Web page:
We had an interesting situation one time in which I was — This is probably my favorite story about the newspaper business.  There was a county judge who happened to be very much in favor of having Fort Stockton as a city to have a, what do you call that kind of government let’s see —  Home rule charter.  He wanted to have home rule charter so he appointed a committee of people to work on that and I thought it was a pretty good idea myself.  So I was one of the people who was appointed to the committee by the judge and the judge, a fellow named Charley, and he was very determined to get that done and had a lot money and was real apprehensive about it all.  And there were some landowners whose property came right up to the city almost, ranchers, and they didn’t want to see home rule charter because they could have been brought into the city without their willingness to be so, to do so.  And they hired a real sharp lawyer who worked up the ads for them and they fought real hard with their advertising against home rule charter.  Charley somehow managed to find a way to get city money to use on the city’s ads favoring home rule charter.  Now how that was ethical or honest I don’t know, but anyway that happened and so we had a lot of advertising coming from both sides and I had done the advertising work in favor of the charter.  And so but the lawyer’s ads were pretty doggone effective.  Then the, I mentioned Phil Chamberlain my right-hand man before.  Phil’s father turned out to be a great one too.  He was our home throw guy, our newspaper — and distributor and he would take them around to the stores and then throw them at the homes too.  And it was a Saturday afternoon a Sunday paper and it had the advertising for both sides in it and the home rule charter was gonna be voted on the following Tuesday so it was the last chance.  And I got a call from Phil’s dad, whose name was Jim, and Jim said, “Frank, Charley keeps following me around and I don’t know what he’s doing but he’s buying all the Pioneers. He’s buying all the newspapers from every stop I’ve made so far.”  And he was stopping at various drive-in groceries and stuff.  So I went, I got in the car and went on over and found Jim and he said he’s still doing it.  And then I saw Charley was waiting at the next place and then Charley’s wife was around and I saw her and she was helping him buy papers.  So I said, “Well, what are you doing on this?  Said well Charley wants to have everybody come to our headquarters, we got a headquarters, they leased, we rented a building downtown and we want people to come to the headquarters and read this thing that we’ve written which was kinda of a circular they were going to staple to all the copies of the paper that they bought.  I said well that’s real fine but why aren’t you letting the people see the paper?  Well, don’t know; just have to ask Charley about that.  So I went and asked Charley about that, said, “Charley, what do you think you’re doing?” And he said, “Well, I’m buying newspapers.”  And he told me what his plan was and I said, “Well, how in the hell do you think anybody’s gonna know that you have this headquarters?” He said, “Well, I’m gonna give out free newspapers at the headquarters.”  I said, “Well, how they gonna know you’re gonna do that?”  He said, “We are gonna run some radio spots.”  I said, “Hell, you know nobody listens to that radio station, or very few and we have a lot of folks that are wanting to see this paper and this just isn’t gonna work, Charley.” He said, “Well, I thought you’d be pleased to have so many papers sold.”  I said, “They sell anyway, Charley. And I really, I’ll put it this way, I’m not gonna— You’re not gonna get away with this, I can’t let you get away with it and so you stop right here and don’t do it any more or I’m gonna go back over to Pecos and start printing some more copies of the paper and we’ll just have a little contest between your billfold and that press over there and see if you can outrun that press or not with your purchases of newspapers.  Then when, after you’ve finished all the money in your billfold we’ll bring them back and distribute them, a little belatedly but we’ll distribute them. We’ll do what we set out to do and get them to the people to read.”  So he quit.  But that was the doggonedest thing to have this screwball county judge buying up your newspapers and you fighting him trying to keep him from doing it.  That’s the first time I ever heard of anybody having to fight to keep people from buying up all your newspapers.  I felt like the paper had to reach the people and that’s really about it on that one.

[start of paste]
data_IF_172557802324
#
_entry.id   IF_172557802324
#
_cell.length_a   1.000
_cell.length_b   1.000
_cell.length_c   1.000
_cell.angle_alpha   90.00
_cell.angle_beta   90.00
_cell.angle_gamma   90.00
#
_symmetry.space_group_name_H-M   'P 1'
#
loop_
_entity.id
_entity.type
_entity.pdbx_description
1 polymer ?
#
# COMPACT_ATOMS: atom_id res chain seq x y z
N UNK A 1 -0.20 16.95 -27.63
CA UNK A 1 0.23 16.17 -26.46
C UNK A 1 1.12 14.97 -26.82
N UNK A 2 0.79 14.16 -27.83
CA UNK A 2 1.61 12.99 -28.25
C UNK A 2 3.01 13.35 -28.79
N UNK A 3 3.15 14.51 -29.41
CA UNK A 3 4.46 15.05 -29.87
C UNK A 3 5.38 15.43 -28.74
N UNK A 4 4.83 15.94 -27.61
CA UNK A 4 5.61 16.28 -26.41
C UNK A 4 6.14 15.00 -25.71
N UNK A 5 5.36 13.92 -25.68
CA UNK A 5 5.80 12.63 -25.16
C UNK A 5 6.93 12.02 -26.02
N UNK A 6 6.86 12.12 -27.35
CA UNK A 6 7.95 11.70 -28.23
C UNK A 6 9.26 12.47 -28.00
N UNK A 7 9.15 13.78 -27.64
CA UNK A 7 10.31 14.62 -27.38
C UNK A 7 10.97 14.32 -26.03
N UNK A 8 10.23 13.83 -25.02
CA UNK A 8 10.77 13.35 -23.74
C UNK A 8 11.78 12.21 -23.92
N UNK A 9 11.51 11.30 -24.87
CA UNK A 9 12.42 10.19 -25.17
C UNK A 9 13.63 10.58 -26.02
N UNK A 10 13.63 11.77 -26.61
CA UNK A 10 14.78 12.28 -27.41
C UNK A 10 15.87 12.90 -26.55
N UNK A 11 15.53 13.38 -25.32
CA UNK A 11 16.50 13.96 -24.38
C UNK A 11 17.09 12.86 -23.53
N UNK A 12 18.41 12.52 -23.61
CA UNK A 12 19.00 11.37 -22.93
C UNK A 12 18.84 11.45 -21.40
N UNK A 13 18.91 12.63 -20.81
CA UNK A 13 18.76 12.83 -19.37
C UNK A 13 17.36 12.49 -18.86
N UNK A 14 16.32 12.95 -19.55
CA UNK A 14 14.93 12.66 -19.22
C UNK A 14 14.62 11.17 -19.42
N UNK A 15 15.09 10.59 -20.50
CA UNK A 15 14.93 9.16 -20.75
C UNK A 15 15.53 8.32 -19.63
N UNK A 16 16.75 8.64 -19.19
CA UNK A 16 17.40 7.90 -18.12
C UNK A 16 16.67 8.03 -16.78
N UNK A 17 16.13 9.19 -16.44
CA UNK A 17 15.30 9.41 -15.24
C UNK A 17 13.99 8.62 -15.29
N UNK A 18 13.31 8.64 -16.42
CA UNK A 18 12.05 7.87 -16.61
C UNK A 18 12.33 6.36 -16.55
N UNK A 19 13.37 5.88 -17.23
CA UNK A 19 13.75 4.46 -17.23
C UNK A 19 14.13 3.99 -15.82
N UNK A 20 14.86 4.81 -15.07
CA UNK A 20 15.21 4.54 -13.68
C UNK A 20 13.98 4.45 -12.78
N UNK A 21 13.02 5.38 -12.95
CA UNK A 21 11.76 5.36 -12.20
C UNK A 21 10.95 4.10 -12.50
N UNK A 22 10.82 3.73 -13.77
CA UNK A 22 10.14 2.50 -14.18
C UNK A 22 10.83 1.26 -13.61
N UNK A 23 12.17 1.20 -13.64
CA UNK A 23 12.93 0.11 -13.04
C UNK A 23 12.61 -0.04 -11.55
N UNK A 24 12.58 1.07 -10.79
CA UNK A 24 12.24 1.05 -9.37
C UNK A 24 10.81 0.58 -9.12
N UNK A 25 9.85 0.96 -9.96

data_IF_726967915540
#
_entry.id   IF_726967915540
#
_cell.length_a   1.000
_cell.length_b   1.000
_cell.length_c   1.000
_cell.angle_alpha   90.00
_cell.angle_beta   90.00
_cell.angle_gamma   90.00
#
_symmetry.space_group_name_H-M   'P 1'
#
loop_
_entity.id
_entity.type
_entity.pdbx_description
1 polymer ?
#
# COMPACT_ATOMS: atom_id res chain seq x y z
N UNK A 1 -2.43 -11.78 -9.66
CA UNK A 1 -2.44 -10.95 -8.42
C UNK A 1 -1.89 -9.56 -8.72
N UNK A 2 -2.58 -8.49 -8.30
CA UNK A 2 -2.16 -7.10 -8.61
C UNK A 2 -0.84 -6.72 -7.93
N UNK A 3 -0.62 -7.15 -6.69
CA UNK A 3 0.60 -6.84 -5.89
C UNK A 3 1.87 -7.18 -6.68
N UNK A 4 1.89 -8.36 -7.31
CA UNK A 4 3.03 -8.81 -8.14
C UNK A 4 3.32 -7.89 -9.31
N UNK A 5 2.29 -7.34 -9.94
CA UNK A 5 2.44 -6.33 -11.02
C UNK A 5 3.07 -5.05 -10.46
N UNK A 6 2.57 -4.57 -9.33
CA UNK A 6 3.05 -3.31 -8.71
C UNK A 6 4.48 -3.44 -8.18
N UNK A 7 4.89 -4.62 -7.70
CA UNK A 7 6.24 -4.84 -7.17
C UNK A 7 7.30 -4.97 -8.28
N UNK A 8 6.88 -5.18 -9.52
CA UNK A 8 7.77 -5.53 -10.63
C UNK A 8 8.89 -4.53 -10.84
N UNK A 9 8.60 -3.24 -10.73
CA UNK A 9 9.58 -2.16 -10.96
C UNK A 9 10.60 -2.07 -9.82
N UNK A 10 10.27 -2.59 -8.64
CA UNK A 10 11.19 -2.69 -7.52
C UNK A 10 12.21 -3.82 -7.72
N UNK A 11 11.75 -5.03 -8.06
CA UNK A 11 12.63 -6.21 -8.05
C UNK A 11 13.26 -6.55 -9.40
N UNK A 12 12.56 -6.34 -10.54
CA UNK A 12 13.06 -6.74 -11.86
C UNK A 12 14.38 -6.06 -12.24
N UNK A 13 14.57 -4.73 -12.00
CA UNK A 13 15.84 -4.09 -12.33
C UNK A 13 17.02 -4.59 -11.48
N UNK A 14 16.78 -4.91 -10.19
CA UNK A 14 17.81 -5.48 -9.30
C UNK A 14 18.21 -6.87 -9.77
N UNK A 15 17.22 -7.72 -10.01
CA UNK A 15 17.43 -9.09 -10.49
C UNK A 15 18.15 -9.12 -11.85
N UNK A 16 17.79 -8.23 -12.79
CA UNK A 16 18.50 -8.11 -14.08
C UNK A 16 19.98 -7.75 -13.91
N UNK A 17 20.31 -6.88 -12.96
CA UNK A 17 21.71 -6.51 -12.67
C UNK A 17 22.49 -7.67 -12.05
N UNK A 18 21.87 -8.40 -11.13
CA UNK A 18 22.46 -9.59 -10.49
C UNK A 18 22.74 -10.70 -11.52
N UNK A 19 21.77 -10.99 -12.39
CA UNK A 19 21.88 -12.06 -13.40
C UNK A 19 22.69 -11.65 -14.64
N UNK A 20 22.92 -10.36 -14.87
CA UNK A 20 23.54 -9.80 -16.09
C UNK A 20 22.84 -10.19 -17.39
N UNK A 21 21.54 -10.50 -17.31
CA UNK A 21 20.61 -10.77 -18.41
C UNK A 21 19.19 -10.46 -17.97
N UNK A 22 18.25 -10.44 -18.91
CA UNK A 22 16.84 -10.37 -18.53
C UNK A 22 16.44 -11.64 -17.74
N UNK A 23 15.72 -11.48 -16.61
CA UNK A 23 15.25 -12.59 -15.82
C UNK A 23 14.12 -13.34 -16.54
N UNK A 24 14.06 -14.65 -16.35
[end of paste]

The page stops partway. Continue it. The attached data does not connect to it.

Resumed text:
And in the election that followed, the Home Rule Charter died; it did not go.  It got thumped about two to one.  And sorta made me about half mad when he said he was scared of what Paul’s dad was doing, gonna do, the lawyer’s ad.  I said, “Well, you don’t appreciate my work, dang you.”  That’s another reason I didn’t really want to cooperate with him.  But the main thing was to let the people read the paper.

Okay, where are we going next?  The state of journalism today is that there’s more and more competition than there’s ever been.  Newspapers were changed a good deal by the advent of television.  Radio had been with them a long time and didn’t seem to bother them a whole lot.  Television was beginning to eat them up, eat into the advertising dollar and so the newspapers began to change in a lot of different ways but they finally figured out the only thing left with radio and television out there was to do the best job with the story of anybody and hope that the papers would sell.  And that’s still the way it is.